Watchdog Warns of Pre-Poll Media Crackdown

Reporters Without Borders, an international media watchdog organization, has expressed concern that the Cambodian government will tighten its hold on the country’s al­ready restricted media broadcast outlets prior to July’s national election.

In RWB’s 2008 assessment of Cambodia’s media, dated Feb 8, it states that of the country’s 11 television stations, “not one of them is genuinely independent,” and the only radio station that “readily broadcasts challenging news” is Beehive FM 105.

“Ahead of legislative elections scheduled for July 2008, there are fears that the ruling party will tighten its grip still further on electronic media,” the report said.

Information Minister and government spokesman Khieu Kanharith dismissed RWB’s report Sunday as “bureaucratic,” and emphasized that there are many existing venues where opposition party leaders already have the op­portunity to express dissenting views.

“In any national assembly or senate debate you saw more opposition faces taken the floor than any MP from other parties,” he wrote in an e-mail.

“It’s sure that the opposition have more time to voice their position…. [They] have all the possibilities to insult the government,” he added, but declined to answer whether the government has plans to change its media regulations prior to elections.

Koul Panha, director of the Committee for Free and Fair El­ections, which reviews the political con­tent of Cambodian media, said Sunday that while radio is starting to include a diversity of voices, all television stations are still firmly aligned with the ruling CPP.

“We can say that the CPP dominates 80 percent of political coverage,” he said, adding that prior to the 2003 elections the CPP was the only party that received television airtime.

“This is still big concern,” he said.

Beehive station director Mam Sonando said he didn’t think the CPP would further restrict the media before elections because they won’t need to in order to ensure control.

“I do not think the CPP would tighten the media. The ruling parties are stronger because the opposition parties are splitting,” he said.

He said his station, which currently sells airtime between 11 am and 2 pm to the SRP, the Nor­odom Ranariddh Party, Funcinpec and the Human Rights Party at $1,500 a month each, plans to increase its daily block of opposition airtime by an hour, stretching it to 3 pm, come March.

“The people listen to Beehive because it is independent and we have courage to broadcast the truth…. My radio would help the voters to understand deeply,” Mam Sonando said, adding that the government limits his station’s reach by preventing it from getting licenses to broadcast in certain provinces.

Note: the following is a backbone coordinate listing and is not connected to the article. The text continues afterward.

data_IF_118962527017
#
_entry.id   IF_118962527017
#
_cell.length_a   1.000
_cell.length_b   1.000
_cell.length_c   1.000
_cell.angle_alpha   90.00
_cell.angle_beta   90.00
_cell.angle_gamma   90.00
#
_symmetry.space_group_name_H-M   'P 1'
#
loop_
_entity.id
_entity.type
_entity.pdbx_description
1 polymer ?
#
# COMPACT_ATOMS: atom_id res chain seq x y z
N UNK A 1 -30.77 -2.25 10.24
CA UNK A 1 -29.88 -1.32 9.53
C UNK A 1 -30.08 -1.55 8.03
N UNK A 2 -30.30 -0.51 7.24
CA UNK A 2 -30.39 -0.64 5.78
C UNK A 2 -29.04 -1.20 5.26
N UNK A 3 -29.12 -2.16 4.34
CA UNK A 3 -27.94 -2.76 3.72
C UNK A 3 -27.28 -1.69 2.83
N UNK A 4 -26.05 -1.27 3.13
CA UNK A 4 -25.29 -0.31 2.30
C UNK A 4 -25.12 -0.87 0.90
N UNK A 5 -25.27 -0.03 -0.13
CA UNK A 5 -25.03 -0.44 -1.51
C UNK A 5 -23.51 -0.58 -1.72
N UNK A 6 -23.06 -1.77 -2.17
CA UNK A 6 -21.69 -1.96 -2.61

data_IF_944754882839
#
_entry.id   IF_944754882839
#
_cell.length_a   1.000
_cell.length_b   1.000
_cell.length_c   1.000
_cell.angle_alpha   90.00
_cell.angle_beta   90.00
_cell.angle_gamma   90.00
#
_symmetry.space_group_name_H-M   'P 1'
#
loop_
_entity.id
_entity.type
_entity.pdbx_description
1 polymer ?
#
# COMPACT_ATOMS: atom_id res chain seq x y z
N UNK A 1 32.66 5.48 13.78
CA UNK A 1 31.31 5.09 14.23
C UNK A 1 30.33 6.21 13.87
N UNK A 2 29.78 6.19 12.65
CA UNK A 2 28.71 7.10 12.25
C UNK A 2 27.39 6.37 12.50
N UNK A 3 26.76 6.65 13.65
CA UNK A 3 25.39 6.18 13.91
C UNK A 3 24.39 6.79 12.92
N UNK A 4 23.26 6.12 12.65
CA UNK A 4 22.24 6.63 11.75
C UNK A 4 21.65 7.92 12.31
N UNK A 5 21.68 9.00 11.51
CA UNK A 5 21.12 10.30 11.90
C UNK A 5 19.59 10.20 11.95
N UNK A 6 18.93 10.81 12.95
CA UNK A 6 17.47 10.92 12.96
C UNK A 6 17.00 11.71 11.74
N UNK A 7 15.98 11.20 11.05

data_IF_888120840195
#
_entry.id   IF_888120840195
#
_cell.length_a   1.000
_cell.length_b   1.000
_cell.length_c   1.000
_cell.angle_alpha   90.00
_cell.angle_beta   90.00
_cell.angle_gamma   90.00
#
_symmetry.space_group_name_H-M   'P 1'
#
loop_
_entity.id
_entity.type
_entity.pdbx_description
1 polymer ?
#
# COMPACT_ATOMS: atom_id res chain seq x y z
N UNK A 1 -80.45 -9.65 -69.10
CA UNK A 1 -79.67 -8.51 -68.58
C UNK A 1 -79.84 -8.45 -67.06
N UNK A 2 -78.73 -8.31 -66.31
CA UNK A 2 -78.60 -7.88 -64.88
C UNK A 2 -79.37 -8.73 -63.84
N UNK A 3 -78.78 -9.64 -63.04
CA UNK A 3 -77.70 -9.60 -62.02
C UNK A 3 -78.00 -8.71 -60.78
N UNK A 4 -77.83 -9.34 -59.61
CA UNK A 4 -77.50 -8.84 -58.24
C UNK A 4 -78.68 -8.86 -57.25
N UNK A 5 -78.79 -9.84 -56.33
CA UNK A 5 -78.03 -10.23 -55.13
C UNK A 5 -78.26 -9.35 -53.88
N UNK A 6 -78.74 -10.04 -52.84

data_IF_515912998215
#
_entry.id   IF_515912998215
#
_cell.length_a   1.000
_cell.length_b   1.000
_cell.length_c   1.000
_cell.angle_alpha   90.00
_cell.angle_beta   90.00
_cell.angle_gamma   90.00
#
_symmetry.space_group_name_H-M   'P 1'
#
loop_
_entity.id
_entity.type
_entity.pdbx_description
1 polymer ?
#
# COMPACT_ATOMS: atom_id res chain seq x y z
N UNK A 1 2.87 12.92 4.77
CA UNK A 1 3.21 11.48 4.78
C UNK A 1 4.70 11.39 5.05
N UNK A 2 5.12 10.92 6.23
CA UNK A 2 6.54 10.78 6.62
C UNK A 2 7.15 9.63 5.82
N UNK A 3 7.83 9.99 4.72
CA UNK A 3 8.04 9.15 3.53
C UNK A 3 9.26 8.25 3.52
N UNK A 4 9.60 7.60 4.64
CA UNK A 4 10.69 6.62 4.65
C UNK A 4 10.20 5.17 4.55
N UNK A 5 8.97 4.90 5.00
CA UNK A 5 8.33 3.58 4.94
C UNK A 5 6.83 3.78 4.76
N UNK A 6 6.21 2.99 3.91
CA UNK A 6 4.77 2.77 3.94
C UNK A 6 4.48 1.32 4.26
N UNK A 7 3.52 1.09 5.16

Sok Ey San, director of Apsara Radio and Television, which is aligned with the CPP, said Sunday that the positive images of the government his station broadcasts are needed to counteract Beehive.

“They broadcast negative information to dilute the government’s popularity while we broadcast good images to restore the government’s popularity,” he said.

Glen Felgate, general manager of CTN, which the RWB report said was the only network to give airtime to opposition figures, said he was out of the country and had not seen the report, and therefore could not comment on it.

John Willis, resident country director for the International Republican Institute, a US-based democracy promotion organization, said equal access to the airwaves is crucial prior to elections.

“It’s simply not a level playing field,” he said, which “makes it very hard for elections to be fair.”

“Half the country gets most of its news from television,” and at present opposition parties are prevented from getting their own stations, he said.

Independent media trainer Moeun Chhean Nariddh said Sun­day that judging from previous election experience, it’s safe to as­sume the government will tight-

en the reins on stations it already


“With just one or two voices, we cannot say the elections are free and fair,” he said, adding that he thinks the public turns more to radio for its news because they understand there is more balance in the programming.


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